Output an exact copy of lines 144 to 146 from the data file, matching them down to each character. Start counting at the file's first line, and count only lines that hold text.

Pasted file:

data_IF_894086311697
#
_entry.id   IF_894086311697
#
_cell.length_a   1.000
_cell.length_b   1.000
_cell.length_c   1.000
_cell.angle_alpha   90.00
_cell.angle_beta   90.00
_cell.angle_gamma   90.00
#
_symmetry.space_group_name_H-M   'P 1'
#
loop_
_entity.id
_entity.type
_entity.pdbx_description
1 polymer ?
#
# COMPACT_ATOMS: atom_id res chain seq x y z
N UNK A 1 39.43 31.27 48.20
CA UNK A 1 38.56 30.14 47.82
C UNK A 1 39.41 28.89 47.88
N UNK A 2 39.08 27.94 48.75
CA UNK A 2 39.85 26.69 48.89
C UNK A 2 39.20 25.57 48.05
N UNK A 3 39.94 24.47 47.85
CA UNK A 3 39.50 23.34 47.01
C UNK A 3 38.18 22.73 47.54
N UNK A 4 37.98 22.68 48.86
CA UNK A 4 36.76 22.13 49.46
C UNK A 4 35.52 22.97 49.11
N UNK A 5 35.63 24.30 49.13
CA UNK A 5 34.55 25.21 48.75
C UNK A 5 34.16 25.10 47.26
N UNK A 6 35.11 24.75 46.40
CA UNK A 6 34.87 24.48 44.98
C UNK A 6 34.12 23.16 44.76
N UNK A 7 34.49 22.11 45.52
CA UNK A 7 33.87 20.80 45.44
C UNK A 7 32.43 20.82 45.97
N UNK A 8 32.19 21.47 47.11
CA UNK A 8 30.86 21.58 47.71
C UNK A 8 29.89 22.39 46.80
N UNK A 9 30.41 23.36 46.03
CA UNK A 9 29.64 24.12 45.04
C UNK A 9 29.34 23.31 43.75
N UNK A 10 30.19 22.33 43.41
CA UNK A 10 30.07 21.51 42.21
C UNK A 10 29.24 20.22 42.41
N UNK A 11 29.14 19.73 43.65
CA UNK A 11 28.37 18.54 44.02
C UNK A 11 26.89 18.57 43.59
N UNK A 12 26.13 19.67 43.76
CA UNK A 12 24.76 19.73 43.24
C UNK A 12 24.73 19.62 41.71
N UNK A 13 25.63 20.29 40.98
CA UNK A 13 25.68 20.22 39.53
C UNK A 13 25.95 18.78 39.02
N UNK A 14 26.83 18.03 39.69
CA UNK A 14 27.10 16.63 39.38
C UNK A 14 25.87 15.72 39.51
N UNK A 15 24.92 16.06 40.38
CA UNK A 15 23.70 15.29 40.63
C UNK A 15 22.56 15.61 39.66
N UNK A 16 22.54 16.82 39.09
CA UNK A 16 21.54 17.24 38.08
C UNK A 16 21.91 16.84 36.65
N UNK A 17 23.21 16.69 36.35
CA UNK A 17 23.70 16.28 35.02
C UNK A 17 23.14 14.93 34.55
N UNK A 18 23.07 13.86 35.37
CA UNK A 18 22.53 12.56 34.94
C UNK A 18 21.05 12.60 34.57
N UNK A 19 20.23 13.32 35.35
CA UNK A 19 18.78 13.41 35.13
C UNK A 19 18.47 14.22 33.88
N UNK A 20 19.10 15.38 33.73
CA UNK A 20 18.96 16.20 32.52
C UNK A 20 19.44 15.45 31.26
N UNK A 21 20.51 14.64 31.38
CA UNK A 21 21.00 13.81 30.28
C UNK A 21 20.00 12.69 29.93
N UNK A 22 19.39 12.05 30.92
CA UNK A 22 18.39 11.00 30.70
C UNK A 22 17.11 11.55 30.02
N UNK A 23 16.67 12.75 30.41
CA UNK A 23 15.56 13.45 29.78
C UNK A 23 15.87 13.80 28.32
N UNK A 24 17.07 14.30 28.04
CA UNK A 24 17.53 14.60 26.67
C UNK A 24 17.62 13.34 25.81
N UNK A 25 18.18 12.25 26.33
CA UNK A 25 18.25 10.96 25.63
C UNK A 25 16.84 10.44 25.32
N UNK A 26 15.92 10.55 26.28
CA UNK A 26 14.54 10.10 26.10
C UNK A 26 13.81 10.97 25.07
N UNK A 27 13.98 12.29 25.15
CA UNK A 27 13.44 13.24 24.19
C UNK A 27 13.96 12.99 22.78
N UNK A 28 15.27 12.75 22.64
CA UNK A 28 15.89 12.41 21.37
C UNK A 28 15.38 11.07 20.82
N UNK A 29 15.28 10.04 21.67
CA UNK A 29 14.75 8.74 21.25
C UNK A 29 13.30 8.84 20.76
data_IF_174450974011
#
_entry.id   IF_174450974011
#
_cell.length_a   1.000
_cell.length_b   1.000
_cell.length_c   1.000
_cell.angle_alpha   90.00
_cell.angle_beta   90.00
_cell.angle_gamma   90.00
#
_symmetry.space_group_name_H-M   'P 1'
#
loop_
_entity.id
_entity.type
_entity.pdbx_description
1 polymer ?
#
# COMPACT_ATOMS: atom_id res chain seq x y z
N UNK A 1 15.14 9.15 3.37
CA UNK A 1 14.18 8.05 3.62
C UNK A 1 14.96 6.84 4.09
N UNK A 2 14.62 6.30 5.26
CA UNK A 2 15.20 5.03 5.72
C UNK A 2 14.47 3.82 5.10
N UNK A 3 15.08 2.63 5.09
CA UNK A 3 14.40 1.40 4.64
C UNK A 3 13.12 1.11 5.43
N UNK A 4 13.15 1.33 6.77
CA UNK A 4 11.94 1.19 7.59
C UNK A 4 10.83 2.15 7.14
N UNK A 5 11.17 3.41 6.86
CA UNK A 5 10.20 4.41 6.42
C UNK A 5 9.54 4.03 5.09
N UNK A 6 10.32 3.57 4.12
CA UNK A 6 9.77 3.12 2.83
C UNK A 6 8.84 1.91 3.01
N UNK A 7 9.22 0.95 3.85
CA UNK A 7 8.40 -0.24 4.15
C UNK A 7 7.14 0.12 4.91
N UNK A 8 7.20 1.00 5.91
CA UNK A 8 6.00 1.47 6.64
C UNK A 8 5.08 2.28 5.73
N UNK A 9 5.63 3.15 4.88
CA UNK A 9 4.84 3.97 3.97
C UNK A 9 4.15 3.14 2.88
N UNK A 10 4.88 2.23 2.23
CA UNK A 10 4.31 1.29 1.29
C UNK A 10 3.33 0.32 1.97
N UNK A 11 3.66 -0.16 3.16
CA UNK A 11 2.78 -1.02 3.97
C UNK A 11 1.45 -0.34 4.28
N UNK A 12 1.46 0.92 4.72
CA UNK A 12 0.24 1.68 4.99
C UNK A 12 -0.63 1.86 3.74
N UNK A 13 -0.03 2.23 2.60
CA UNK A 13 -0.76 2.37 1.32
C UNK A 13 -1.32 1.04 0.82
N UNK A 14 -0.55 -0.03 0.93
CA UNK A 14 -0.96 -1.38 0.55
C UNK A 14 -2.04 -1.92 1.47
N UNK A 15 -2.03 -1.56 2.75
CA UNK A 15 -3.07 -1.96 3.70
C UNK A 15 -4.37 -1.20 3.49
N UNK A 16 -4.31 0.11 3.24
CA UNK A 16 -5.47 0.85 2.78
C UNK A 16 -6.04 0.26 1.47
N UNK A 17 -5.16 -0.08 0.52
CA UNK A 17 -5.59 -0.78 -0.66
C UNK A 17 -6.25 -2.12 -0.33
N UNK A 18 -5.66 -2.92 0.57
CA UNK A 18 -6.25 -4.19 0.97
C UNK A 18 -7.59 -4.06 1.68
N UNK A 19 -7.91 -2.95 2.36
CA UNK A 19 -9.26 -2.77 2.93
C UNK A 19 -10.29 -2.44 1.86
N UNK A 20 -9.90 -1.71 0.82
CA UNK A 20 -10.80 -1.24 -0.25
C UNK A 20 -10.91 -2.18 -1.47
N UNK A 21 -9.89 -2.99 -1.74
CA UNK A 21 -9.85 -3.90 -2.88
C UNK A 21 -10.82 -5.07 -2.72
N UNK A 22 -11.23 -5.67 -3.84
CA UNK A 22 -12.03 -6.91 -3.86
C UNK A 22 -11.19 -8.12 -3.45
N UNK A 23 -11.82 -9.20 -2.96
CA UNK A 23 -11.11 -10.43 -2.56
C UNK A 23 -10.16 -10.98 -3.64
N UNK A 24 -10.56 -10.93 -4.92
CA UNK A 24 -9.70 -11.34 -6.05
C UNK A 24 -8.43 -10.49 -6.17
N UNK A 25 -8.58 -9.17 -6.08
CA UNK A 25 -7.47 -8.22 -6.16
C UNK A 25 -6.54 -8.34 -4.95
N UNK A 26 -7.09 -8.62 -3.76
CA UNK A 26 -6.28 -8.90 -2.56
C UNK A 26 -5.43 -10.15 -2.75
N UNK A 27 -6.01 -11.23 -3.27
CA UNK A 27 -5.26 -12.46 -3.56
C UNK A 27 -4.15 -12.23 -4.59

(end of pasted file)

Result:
CA UNK A 6 9.77 3.12 2.83
C UNK A 6 8.84 1.91 3.01
N UNK A 7 9.22 0.95 3.85